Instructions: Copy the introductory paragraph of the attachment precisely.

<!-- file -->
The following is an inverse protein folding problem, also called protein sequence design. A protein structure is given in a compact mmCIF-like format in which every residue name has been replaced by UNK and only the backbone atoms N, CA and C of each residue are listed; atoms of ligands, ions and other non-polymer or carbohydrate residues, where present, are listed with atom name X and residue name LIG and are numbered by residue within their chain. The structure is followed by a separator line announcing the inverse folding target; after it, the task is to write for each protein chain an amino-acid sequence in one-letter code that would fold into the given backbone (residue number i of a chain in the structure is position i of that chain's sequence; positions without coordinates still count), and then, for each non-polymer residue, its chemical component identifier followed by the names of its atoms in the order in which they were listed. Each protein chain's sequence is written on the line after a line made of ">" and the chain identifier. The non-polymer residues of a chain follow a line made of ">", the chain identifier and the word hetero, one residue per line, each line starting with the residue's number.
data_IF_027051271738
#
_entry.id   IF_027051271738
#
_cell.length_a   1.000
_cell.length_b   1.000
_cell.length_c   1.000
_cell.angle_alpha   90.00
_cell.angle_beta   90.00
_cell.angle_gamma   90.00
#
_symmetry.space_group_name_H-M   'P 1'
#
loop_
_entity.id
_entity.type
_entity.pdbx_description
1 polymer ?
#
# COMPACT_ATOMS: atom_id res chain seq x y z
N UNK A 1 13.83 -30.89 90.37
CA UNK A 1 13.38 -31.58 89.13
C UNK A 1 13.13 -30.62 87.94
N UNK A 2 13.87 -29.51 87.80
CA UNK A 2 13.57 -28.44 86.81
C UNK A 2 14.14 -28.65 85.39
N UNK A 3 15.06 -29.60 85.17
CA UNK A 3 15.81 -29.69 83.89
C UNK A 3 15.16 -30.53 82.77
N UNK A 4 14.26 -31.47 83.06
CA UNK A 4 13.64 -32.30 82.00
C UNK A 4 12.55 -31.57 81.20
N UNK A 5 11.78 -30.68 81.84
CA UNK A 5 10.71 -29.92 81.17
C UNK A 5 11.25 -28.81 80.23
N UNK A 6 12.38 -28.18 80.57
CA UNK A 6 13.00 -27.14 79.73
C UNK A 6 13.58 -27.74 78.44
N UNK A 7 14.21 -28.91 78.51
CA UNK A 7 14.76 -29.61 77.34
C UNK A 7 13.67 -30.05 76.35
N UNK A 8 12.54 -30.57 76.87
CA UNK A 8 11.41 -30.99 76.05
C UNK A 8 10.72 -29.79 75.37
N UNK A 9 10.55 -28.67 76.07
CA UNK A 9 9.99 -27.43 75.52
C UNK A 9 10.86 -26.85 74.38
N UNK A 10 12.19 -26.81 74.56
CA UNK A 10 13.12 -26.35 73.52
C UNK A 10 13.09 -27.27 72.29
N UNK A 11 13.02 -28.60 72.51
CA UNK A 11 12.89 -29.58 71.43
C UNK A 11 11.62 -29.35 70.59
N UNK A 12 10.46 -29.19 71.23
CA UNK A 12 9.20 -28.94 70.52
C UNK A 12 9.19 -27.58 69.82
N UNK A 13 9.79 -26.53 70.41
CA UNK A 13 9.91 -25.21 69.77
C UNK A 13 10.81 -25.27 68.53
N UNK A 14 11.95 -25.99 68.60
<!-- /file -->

The following is an inverse protein folding problem, also called protein sequence design. A protein structure is given in a compact mmCIF-like format in which every residue name has been replaced by UNK and only the backbone atoms N, CA and C of each residue are listed; atoms of ligands, ions and other non-polymer or carbohydrate residues, where present, are listed with atom name X and residue name LIG and are numbered by residue within their chain. The structure is followed by a separator line announcing the inverse folding target; after it, the task is to write for each protein chain an amino-acid sequence in one-letter code that would fold into the given backbone (residue number i of a chain in the structure is position i of that chain's sequence; positions without coordinates still count), and then, for each non-polymer residue, its chemical component identifier followed by the names of its atoms in the order in which they were listed. Each protein chain's sequence is written on the line after a line made of ">" and the chain identifier. The non-polymer residues of a chain follow a line made of ">", the chain identifier and the word hetero, one residue per line, each line starting with the residue's number.